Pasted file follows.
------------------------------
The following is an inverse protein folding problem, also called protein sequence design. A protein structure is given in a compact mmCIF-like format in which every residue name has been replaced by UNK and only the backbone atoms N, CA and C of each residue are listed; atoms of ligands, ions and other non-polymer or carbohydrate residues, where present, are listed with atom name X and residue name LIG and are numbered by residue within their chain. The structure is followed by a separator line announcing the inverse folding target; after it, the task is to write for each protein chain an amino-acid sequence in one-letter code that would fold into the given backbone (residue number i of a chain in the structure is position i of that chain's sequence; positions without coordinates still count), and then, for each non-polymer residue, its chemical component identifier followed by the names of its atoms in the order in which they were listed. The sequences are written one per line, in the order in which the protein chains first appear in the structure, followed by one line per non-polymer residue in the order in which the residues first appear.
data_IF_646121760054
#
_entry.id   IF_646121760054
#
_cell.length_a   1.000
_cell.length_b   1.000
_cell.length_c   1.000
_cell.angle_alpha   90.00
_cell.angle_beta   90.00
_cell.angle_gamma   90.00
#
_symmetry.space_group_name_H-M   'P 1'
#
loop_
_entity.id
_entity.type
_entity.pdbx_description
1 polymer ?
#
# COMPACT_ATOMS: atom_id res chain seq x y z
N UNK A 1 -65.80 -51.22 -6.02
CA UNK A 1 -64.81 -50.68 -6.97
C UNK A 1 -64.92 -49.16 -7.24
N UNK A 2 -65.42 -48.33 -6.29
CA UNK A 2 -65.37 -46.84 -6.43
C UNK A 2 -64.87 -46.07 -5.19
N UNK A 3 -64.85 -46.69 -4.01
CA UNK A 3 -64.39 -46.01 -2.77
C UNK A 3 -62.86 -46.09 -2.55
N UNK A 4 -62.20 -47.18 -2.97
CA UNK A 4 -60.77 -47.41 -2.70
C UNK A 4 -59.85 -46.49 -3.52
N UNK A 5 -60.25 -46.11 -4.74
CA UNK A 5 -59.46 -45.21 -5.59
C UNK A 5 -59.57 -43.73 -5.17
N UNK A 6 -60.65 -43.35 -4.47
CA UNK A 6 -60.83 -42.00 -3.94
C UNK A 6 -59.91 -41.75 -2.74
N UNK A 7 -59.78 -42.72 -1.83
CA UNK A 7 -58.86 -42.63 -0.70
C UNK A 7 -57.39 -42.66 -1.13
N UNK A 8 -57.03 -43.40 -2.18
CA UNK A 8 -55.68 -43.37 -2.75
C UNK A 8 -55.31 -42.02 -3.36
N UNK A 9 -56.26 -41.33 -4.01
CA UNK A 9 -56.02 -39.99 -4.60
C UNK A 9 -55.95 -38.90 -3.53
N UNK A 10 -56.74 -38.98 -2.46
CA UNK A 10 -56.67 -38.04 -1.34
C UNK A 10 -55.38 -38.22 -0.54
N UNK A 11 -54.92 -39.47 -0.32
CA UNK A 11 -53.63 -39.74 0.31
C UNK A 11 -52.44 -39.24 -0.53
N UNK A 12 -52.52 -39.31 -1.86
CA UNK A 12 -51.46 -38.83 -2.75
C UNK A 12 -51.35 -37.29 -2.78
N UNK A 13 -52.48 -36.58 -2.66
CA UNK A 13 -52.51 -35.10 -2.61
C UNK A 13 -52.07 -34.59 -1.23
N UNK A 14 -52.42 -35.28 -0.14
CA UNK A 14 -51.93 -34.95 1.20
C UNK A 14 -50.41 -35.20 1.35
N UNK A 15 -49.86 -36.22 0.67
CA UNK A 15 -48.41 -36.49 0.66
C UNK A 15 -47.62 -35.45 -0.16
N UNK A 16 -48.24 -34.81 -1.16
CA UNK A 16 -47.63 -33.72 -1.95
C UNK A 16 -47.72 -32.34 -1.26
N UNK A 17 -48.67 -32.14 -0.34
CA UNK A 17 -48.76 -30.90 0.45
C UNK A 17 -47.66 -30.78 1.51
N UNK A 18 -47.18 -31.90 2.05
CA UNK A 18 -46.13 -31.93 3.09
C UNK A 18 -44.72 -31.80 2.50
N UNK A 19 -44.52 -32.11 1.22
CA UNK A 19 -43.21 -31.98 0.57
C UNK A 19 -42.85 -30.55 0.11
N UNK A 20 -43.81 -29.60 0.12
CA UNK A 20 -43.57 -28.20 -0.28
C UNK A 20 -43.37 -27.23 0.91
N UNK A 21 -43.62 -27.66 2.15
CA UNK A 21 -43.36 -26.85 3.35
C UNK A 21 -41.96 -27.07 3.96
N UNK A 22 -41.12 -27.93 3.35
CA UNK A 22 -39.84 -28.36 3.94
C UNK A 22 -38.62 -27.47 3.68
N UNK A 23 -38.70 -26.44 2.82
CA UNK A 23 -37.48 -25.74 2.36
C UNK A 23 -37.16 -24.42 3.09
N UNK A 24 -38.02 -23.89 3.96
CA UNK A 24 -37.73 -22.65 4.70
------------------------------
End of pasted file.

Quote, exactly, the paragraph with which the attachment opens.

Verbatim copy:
The following is an inverse protein folding problem, also called protein sequence design. A protein structure is given in a compact mmCIF-like format in which every residue name has been replaced by UNK and only the backbone atoms N, CA and C of each residue are listed; atoms of ligands, ions and other non-polymer or carbohydrate residues, where present, are listed with atom name X and residue name LIG and are numbered by residue within their chain. The structure is followed by a separator line announcing the inverse folding target; after it, the task is to write for each protein chain an amino-acid sequence in one-letter code that would fold into the given backbone (residue number i of a chain in the structure is position i of that chain's sequence; positions without coordinates still count), and then, for each non-polymer residue, its chemical component identifier followed by the names of its atoms in the order in which they were listed. The sequences are written one per line, in the order in which the protein chains first appear in the structure, followed by one line per non-polymer residue in the order in which the residues first appear.